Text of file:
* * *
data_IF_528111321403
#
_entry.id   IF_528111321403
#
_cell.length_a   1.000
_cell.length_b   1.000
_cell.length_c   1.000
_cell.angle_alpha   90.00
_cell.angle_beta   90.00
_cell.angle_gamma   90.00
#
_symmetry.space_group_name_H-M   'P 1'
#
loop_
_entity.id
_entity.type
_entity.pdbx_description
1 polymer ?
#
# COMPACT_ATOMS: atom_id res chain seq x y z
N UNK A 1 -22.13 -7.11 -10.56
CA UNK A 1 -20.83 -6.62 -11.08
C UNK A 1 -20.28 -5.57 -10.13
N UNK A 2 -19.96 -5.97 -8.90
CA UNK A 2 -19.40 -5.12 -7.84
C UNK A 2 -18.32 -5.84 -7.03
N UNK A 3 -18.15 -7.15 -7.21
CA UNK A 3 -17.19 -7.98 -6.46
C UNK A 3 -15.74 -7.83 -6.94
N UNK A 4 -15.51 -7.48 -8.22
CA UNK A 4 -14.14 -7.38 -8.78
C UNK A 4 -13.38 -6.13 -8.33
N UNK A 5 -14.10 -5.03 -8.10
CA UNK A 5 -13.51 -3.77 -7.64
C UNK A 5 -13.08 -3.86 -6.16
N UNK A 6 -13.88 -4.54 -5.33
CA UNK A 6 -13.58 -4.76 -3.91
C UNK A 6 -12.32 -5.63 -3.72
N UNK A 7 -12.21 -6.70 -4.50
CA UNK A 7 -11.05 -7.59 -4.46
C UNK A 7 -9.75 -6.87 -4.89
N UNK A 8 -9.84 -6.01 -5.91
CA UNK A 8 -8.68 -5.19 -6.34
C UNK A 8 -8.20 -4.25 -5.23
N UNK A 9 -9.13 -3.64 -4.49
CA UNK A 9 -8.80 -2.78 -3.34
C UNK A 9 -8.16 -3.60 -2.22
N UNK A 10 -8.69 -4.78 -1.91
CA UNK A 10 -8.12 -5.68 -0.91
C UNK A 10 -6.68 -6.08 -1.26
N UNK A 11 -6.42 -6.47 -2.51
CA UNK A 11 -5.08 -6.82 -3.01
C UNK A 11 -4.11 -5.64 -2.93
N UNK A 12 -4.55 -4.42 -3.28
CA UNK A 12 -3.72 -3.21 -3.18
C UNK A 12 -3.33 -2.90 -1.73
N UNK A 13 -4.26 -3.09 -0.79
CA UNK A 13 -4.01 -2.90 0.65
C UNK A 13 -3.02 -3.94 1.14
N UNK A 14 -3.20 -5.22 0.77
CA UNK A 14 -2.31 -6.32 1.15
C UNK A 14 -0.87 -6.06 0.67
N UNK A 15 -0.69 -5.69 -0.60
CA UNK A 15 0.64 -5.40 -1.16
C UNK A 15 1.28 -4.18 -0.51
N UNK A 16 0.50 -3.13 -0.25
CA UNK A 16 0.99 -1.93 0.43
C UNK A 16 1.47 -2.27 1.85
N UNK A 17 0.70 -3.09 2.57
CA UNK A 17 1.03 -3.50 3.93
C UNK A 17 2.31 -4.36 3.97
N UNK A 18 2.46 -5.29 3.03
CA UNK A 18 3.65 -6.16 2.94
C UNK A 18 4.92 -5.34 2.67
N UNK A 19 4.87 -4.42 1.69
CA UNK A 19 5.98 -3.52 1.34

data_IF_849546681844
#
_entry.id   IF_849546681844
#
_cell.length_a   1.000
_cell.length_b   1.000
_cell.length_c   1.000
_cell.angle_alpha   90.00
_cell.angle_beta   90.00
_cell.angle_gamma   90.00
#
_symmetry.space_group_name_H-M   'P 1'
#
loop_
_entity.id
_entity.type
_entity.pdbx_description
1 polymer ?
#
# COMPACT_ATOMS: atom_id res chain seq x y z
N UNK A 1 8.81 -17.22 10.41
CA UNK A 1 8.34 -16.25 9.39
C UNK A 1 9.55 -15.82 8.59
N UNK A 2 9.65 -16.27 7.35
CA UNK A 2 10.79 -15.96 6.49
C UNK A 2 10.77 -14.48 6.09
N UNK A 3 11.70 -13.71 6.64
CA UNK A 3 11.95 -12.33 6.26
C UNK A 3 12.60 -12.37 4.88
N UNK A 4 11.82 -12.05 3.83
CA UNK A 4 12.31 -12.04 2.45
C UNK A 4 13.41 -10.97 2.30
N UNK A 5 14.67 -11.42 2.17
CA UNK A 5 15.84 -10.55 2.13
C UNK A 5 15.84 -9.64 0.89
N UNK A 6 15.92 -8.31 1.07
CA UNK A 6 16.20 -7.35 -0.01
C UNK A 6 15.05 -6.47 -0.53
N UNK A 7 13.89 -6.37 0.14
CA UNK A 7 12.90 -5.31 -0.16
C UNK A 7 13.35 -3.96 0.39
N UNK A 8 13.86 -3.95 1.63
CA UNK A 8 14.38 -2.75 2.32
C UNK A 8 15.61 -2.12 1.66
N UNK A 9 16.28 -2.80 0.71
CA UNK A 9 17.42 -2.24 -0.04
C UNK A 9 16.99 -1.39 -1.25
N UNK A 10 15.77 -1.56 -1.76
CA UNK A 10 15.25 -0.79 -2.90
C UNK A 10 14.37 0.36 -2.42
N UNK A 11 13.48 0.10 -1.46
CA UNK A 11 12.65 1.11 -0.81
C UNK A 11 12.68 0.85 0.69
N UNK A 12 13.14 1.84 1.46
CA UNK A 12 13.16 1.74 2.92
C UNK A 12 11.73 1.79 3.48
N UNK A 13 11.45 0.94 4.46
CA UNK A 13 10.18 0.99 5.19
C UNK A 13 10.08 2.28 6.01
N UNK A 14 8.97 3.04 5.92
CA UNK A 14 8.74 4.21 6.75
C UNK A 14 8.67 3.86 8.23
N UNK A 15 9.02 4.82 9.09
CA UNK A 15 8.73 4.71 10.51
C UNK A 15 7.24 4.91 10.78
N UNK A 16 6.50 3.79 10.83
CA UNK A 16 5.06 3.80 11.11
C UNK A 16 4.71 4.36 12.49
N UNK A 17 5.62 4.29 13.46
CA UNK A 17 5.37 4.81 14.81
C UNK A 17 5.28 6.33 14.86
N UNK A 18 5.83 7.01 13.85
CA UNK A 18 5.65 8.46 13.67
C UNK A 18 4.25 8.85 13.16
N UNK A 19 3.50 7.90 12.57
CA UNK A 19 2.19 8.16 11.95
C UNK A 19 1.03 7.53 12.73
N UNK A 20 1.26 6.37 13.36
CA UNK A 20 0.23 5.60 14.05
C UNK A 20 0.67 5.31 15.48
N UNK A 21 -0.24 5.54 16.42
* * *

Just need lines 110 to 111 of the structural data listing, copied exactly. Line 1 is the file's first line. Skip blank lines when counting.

CA UNK A 5 15.84 -10.55 2.13
C UNK A 5 15.84 -9.64 0.89